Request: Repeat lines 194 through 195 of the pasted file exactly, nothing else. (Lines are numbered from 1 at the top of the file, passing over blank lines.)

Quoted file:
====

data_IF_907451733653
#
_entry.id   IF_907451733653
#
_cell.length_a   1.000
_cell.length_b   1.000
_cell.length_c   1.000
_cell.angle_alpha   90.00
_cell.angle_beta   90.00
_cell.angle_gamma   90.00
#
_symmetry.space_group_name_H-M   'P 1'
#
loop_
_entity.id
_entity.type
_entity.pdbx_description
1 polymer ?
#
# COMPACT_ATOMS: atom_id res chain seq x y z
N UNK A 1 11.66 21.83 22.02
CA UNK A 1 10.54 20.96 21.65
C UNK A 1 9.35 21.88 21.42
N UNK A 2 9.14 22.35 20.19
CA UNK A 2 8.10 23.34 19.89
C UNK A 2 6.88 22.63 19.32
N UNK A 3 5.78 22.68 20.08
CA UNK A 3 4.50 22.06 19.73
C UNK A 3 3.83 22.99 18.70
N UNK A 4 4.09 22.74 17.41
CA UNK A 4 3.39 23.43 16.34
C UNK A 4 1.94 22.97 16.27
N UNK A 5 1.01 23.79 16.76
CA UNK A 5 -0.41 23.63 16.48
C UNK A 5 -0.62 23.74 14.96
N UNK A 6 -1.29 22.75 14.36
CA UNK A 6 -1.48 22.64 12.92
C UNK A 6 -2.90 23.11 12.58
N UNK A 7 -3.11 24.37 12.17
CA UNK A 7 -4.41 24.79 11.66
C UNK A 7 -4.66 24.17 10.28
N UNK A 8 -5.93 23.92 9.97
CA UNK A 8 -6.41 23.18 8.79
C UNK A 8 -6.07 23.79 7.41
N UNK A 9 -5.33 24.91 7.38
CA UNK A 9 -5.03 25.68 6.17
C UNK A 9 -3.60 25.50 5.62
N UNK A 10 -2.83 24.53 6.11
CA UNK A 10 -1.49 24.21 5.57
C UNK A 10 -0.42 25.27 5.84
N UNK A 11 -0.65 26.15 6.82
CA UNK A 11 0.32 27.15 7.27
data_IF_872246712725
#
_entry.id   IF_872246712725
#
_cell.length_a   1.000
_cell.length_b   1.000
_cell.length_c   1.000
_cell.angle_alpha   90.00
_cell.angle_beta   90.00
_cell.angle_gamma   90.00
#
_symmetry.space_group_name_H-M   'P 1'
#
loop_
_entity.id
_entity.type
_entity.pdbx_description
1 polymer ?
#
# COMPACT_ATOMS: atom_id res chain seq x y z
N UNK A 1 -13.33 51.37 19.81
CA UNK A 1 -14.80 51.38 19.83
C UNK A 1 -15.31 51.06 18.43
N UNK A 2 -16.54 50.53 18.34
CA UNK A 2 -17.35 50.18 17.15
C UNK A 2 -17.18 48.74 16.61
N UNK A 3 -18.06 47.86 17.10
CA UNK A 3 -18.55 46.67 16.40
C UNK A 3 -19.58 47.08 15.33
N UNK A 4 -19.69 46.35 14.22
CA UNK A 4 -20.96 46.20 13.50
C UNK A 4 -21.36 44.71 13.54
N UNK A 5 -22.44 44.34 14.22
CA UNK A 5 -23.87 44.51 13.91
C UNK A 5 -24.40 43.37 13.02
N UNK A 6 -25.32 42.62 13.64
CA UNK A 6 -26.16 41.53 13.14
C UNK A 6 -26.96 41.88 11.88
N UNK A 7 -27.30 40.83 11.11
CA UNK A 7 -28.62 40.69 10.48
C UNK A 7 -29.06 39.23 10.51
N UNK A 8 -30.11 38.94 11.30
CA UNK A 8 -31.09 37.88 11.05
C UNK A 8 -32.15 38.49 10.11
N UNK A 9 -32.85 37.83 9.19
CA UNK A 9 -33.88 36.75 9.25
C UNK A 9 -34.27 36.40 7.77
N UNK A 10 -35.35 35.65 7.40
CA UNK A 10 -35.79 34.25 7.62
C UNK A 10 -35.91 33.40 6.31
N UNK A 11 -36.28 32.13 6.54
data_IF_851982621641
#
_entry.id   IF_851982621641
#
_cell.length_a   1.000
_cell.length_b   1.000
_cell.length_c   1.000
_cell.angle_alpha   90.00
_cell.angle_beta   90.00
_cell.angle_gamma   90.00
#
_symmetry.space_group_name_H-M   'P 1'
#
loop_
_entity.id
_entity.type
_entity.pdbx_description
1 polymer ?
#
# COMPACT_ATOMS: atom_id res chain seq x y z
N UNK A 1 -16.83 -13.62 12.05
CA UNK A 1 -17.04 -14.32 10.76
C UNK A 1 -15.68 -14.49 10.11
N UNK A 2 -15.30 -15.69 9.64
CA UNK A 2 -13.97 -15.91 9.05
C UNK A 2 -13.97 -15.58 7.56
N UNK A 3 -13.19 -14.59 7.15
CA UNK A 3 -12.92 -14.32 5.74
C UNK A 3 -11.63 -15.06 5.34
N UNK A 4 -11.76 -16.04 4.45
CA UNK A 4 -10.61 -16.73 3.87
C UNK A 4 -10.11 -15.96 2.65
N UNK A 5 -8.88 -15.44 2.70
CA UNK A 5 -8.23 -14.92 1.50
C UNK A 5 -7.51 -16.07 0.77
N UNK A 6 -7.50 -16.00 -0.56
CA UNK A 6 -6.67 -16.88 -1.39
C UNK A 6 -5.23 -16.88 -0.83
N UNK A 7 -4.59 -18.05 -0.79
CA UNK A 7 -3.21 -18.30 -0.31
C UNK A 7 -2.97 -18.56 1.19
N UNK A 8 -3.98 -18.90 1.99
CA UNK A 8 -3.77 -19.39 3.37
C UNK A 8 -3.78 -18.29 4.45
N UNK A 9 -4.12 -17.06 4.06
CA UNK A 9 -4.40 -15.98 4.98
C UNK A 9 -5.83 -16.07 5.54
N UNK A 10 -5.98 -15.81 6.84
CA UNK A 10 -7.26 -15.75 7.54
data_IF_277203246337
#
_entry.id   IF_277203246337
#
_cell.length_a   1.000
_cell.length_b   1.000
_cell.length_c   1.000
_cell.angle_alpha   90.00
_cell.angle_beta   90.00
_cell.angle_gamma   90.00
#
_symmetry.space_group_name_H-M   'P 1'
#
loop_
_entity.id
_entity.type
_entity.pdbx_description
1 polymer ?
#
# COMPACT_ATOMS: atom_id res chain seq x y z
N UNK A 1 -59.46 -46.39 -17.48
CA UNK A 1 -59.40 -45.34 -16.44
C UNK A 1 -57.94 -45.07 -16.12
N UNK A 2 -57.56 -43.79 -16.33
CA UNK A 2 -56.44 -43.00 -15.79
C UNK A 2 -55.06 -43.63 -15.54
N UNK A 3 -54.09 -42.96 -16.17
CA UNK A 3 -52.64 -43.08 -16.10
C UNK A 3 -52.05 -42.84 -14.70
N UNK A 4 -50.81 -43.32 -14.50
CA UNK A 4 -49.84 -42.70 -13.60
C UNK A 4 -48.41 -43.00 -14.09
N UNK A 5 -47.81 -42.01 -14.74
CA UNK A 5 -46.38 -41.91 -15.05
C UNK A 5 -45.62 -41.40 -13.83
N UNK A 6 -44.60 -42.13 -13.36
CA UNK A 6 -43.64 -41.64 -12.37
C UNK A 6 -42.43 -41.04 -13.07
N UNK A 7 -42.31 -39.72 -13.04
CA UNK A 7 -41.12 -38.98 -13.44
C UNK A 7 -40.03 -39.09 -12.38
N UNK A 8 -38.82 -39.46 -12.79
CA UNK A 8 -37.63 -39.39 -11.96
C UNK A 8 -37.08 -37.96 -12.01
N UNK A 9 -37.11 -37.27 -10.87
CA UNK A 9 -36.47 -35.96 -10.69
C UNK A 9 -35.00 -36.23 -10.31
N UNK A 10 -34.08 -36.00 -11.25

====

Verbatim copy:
N UNK A 8 -38.82 -39.46 -12.79
CA UNK A 8 -37.63 -39.39 -11.96